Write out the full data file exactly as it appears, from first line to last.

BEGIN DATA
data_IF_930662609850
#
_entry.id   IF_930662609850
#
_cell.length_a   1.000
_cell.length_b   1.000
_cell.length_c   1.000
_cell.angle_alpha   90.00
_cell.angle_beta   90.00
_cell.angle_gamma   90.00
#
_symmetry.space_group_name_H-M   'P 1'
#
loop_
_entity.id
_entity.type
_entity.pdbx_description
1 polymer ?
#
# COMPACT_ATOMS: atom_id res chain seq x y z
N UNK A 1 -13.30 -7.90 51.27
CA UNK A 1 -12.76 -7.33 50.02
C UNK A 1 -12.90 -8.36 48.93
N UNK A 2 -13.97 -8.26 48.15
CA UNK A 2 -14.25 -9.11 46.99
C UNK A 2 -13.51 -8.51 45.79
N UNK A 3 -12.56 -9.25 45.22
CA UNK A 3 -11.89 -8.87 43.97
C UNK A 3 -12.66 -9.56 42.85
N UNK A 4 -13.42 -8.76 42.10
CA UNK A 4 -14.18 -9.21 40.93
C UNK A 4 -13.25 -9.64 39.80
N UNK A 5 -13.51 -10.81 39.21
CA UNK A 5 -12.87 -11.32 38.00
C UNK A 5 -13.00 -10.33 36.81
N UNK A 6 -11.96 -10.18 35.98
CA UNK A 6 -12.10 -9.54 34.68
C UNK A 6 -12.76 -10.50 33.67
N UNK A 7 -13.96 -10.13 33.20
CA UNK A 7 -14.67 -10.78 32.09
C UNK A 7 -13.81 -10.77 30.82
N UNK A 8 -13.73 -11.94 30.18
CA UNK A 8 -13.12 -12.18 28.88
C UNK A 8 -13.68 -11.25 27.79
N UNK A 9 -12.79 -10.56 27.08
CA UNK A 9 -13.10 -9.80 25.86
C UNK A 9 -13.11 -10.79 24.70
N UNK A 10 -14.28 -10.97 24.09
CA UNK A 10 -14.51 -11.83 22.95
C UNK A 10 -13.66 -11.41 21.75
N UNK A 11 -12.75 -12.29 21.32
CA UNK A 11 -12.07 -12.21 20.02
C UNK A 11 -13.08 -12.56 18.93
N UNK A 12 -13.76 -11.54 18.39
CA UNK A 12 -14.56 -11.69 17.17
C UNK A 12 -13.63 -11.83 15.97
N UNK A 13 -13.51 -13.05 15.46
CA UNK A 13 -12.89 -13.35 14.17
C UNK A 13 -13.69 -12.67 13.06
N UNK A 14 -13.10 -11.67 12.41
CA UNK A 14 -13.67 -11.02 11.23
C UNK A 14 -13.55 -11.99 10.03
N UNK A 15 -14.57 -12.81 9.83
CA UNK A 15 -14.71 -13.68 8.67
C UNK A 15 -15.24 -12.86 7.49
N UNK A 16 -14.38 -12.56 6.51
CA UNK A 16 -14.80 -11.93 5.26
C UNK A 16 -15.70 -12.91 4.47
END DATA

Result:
data_IF_930662609850
#
_entry.id   IF_930662609850
#
_cell.length_a   1.000
_cell.length_b   1.000
_cell.length_c   1.000
_cell.angle_alpha   90.00
_cell.angle_beta   90.00
_cell.angle_gamma   90.00
#
_symmetry.space_group_name_H-M   'P 1'
#
loop_
_entity.id
_entity.type
_entity.pdbx_description
1 polymer ?
#
# COMPACT_ATOMS: atom_id res chain seq x y z
N UNK A 1 -13.30 -7.90 51.27
CA UNK A 1 -12.76 -7.33 50.02
C UNK A 1 -12.90 -8.36 48.93
N UNK A 2 -13.97 -8.26 48.15
CA UNK A 2 -14.25 -9.11 46.99
C UNK A 2 -13.51 -8.51 45.79
N UNK A 3 -12.56 -9.25 45.22
CA UNK A 3 -11.89 -8.87 43.97
C UNK A 3 -12.66 -9.56 42.85
N UNK A 4 -13.42 -8.76 42.10
CA UNK A 4 -14.18 -9.21 40.93
C UNK A 4 -13.25 -9.64 39.80
N UNK A 5 -13.51 -10.81 39.21
CA UNK A 5 -12.87 -11.32 38.00
C UNK A 5 -13.00 -10.33 36.81
N UNK A 6 -11.96 -10.18 35.98
CA UNK A 6 -12.10 -9.54 34.68
C UNK A 6 -12.76 -10.50 33.67
N UNK A 7 -13.96 -10.13 33.20
CA UNK A 7 -14.67 -10.78 32.09
C UNK A 7 -13.81 -10.77 30.82
N UNK A 8 -13.73 -11.94 30.18
CA UNK A 8 -13.12 -12.18 28.88
C UNK A 8 -13.68 -11.25 27.79
N UNK A 9 -12.79 -10.56 27.08
CA UNK A 9 -13.10 -9.80 25.86
C UNK A 9 -13.11 -10.79 24.70
N UNK A 10 -14.28 -10.97 24.09
CA UNK A 10 -14.51 -11.83 22.95
C UNK A 10 -13.66 -11.41 21.75
N UNK A 11 -12.75 -12.29 21.32
CA UNK A 11 -12.07 -12.21 20.02
C UNK A 11 -13.08 -12.56 18.93
N UNK A 12 -13.76 -11.54 18.39
CA UNK A 12 -14.56 -11.69 17.17
C UNK A 12 -13.63 -11.83 15.97
N UNK A 13 -13.51 -13.05 15.46
CA UNK A 13 -12.89 -13.35 14.17
C UNK A 13 -13.69 -12.67 13.06
N UNK A 14 -13.10 -11.67 12.41
CA UNK A 14 -13.67 -11.02 11.23
C UNK A 14 -13.55 -11.99 10.03
N UNK A 15 -14.57 -12.81 9.83
CA UNK A 15 -14.71 -13.68 8.67
C UNK A 15 -15.24 -12.86 7.49
N UNK A 16 -14.38 -12.56 6.51
CA UNK A 16 -14.80 -11.93 5.26
C UNK A 16 -15.70 -12.91 4.47